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Nick Dimitropoulos was 16 years old and didn’t speak a word of English when he landed at the airport in Halifax in November of 1965.
He’d flown from Athens to London to Halifax, and had two brothers and a sister-in-law living here. He’d sent a telegram to tell them when he’d arrive, but had somehow beaten the telegram, which was why there was nobody to greet him.
“And man, it was cold! It was a nice day but it was freezing,” Dimitropoulos remembered this week. “I left 17 or 18 degrees and I got here and it was minus two or three.”
Maybe because he’d been fortunate enough to fly to Canada when most people had to travel by ship, or maybe because his brother was doing well enough here to pay for his ticket, Dimitropoulos wasn’t scared.
“I was lucky enough that there was a lady there, a Greek lady, and she translated to (immigration officials), because they wouldn’t let me go. She talked to me and I told her I had two brothers and a sister-in law-here, somebody should be here.”
Through someone’s good graces the lad was put up in a hotel, and next morning in the dining room he pointed to a plate of bacon and eggs at the next table to indicate what he wanted to eat.
Once his brother tracked him down, it was time go to work.
The brother had opened a tailor shop on Gottingen Street, in keeping with the family business back home.
“When I was nine years old, after school I would learn the trade,” said Dimitropoulos, whose first words of English were ‘How are you today,’ taught to him by a Mrs. Archibald, a customer who happened to come into the shop on his first day. He enrolled in night school to learn the language, but after two weeks the teacher said he was catching on so quickly there was nothing more she could teach him.
He also caught on quickly at the store in the days when, he says, most people had their clothes made.
“At that time, we just made tailor-made stuff, tailor-made clothing, alterations and stuff like that,” he said. “It would take three or four weeks to make a suit. We made everything 95 per cent by hand. It wasn’t big money. We made a pair of pants for 10 bucks, it would take us three days.”
Fabric was brought in from Montreal, mostly wool because cashmere was too expensive. Men got suits made to go to work, and fancier clothing, even tuxedoes, for parties. That was the bulk of the business, though women made up about 10 per cent of the clientele.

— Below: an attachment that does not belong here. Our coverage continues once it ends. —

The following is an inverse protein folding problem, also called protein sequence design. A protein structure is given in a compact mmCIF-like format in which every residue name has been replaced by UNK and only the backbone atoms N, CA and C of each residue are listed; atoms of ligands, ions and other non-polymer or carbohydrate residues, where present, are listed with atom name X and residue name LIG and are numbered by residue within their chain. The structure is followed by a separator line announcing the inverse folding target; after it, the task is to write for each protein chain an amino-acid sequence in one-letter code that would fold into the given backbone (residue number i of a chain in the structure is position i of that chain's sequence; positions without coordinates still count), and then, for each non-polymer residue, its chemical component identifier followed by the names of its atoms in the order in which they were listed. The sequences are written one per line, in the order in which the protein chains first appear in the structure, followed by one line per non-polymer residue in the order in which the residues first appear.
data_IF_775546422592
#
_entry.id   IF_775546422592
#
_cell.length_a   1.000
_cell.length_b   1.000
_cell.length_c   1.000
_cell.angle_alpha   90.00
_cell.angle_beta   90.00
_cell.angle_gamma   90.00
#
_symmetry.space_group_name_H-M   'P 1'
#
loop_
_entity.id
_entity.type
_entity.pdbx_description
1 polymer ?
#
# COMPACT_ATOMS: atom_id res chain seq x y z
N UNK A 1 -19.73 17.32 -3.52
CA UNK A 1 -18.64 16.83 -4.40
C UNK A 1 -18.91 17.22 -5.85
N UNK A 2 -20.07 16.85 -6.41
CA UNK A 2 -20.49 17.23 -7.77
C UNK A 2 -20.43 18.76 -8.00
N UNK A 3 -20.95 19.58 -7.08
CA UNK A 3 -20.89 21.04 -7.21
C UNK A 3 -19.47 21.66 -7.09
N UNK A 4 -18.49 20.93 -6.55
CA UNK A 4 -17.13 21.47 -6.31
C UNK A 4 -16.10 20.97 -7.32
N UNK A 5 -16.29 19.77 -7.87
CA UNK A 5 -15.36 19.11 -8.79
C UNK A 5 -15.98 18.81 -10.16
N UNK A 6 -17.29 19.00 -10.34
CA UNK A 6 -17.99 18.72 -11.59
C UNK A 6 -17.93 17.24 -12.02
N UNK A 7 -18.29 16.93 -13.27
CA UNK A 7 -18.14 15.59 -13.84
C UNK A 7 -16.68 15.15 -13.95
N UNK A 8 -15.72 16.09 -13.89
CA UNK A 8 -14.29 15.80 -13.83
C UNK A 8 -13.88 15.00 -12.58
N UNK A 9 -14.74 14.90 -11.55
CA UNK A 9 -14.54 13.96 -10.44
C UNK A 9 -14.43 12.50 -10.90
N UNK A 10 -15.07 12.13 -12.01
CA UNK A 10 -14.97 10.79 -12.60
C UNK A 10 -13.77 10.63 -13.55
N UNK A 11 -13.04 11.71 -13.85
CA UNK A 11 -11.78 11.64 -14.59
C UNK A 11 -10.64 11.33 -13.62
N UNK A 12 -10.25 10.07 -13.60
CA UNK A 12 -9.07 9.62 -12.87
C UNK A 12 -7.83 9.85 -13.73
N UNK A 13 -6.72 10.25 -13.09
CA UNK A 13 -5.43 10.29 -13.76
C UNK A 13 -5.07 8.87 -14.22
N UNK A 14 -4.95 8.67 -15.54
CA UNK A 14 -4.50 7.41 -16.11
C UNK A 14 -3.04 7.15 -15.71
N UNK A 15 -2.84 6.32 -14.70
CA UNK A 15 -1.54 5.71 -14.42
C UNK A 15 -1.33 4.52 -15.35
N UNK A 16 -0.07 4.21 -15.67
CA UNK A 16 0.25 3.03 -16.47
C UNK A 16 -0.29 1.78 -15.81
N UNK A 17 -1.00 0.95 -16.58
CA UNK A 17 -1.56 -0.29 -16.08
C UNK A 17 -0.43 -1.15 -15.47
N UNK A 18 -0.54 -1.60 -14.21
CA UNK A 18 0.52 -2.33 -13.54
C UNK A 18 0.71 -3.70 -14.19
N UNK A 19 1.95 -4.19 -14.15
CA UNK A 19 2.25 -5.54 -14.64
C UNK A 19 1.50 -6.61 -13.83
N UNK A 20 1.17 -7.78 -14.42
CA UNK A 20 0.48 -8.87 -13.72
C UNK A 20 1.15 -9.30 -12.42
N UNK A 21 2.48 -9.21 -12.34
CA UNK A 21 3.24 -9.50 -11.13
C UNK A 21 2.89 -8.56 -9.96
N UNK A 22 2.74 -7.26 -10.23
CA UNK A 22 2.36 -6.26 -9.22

“Even the people who had no money, they used to come in and pay us a little bit at a time.”
The shop did strictly tailoring until 1974, when Dimitropoulos bought the building across the street and expanded into haberdashery to become Vogue Men’s Wear and Tailoring, even selling hats - fedoras and derbies and the like.
“This street, it used to be the best street in the city. Then it went down and now it is up there again.”
At his busiest, Dimitropoulos had seven employees, some of whom were with him for decades, but it’s just him and his wife now.
The racks of shirts are a burst of colour, stuff you don’t see elsewhere — “I like the funky stuff,” he says — and when possible they’re Canadian made.
“I prefer Canadian-made stuff, but now it is very hard to find anything made in Canada, very difficult,” said Dimitropoulos, who, with effort, can still get much of what he needs from Montreal. “All the manufacturers, that’s where they used to be. Not too many left, the last five years 80 per cent of the manufacturers have closed up, a lot of them they opened in China.”
He’s become enthusiastic about shirts from Turkey over the last few years, admiring the workmanship, and also stocks items from Italy and Korea.
Fabric for his still-thriving (until COVID) custom business comes from England. Before the pandemic, he was still averaging one customer a week coming in to get fitted for a custom suit that usually run about $1,200.
“It depends on the material you choose.”
The atmosphere at Vogue is pretty relaxed, except for the time an urgent call came from a movie production company that was filming in the Annapolis Valley. A scene had been added at the last minute and the person on the phone wanted to know how long it would take to make three full-length coats. They needed to be identical because it was likely at least one would be destroyed during filming. And they needed them quick.
“Like in 48 hours, or something like that. I said ‘You have the material?’, she says, 'yeah.' I told her to bring it in. They brought me a picture of what the coat is supposed to look like, and said they needed three coats exactly the same,” Dimitropoulos said. “We finished around 3:30-4:00 in the morning, we finished those coats, and the lady she was waiting here all night to take the coats. As soon as we finish, she had to take them down to the Valley, that’s where they were shooting the movie.”
He can’t remember which actor he made the coats for, but does remember details about the garments.
“They had a nice fur collar.”
Dimitropoulos has customers “from kids to the old people…lots of regulars, customers for 40 years,” including some who first came to the store as children and now bring in their own kids.
He turns 72 on Sunday, and his favourite things to do are still cutting cloth, measuring customers and stitching. There’s no planned retirement date.
“As long as the body stays good. Fingers still working so I can still cut.”